The Red Sox have traded Shane Victorino to the Los Angeles Angels in exchange for infielder Josh Rutledge. The Red Sox will also be sending $3.8 million of the $4.9 million still owed to Victorino along in the deal. Tim Brown of Yahoo Sports had the news first.
It's about what you'd expect from such a deal. Josh Rutledge isn't much to look at. While he's got a seemingly respectable .269/.323/.405 batting line in parts of three major league seasons, he produced those numbers in hitter-friendly Colorado, resulting in just an 83 OPS+. Combined with some seriously sub-par defense at second base and shortstop. He's like Brock Holt if Brock Holt weren't good at much. Or capable of playing the outfield. Or...well, you get the point.
But this deal isn't about Josh Rutledge for the Red Sox. He's basically just a name to make the effective sale of Shane Victorino less blatant. The Red Sox got a small chunk of salary relief, and little else here.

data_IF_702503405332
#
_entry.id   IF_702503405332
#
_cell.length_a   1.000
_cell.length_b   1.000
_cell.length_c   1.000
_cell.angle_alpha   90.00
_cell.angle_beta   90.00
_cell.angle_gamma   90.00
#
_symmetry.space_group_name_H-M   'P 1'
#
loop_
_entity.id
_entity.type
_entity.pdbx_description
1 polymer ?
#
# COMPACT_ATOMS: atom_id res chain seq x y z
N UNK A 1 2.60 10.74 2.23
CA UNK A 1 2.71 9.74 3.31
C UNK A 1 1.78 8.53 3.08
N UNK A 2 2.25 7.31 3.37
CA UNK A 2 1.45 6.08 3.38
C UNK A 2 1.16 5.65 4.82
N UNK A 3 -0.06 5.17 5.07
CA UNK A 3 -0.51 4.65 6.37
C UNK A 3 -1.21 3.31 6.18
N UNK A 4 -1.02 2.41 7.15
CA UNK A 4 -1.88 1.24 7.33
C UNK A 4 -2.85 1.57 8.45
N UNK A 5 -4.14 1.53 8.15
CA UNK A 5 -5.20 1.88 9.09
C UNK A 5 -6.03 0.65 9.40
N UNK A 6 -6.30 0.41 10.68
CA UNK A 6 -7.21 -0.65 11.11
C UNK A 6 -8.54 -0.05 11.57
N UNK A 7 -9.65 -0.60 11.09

Which, again, is what you'd expect. Shane Victorino hasn't done anything since 2013 to show he's a serious commodity worth a serious return. For the Angels, he does at least carry some small hope to bounce back unlike Rutledge, who doesn't really have any previous heights to return to. But nobody is going to pay for that small hope when it comes attached to a .658 OPS over the last two years.
Really, if you're looking for the value in this deal, it doesn't lie on the field but off. No, that's not to imply that Shane Victorino is some clubhouse problem. Quite the opposite, in fact. Victorino may have been a one-year wonder here, but it's one very big year. He was a fan favorite from the early days when Fenway first joined in with Bob Marley to the Grand Slam against Detroit. And if it's gotten increasingly frustrating and depressing to watch him play, nobody wants to see the acrimonious separation designating Victorino for assignment might cause.
And, if you really need some baseball reasons beyond that, by moving Victorino the Red Sox have room to get some of their other outfielders out of Triple-A. It'll start with Rusney Castillo, but maybe they'll even find a place for Jackie Bradley Jr. at some point. Who knows?
For now, though, it's time to say goodbye to the man we knew as Shanf. The times weren't always good, but when they were, they were truly great. Good luck in Los Angeles, you'll always have a home in Boston.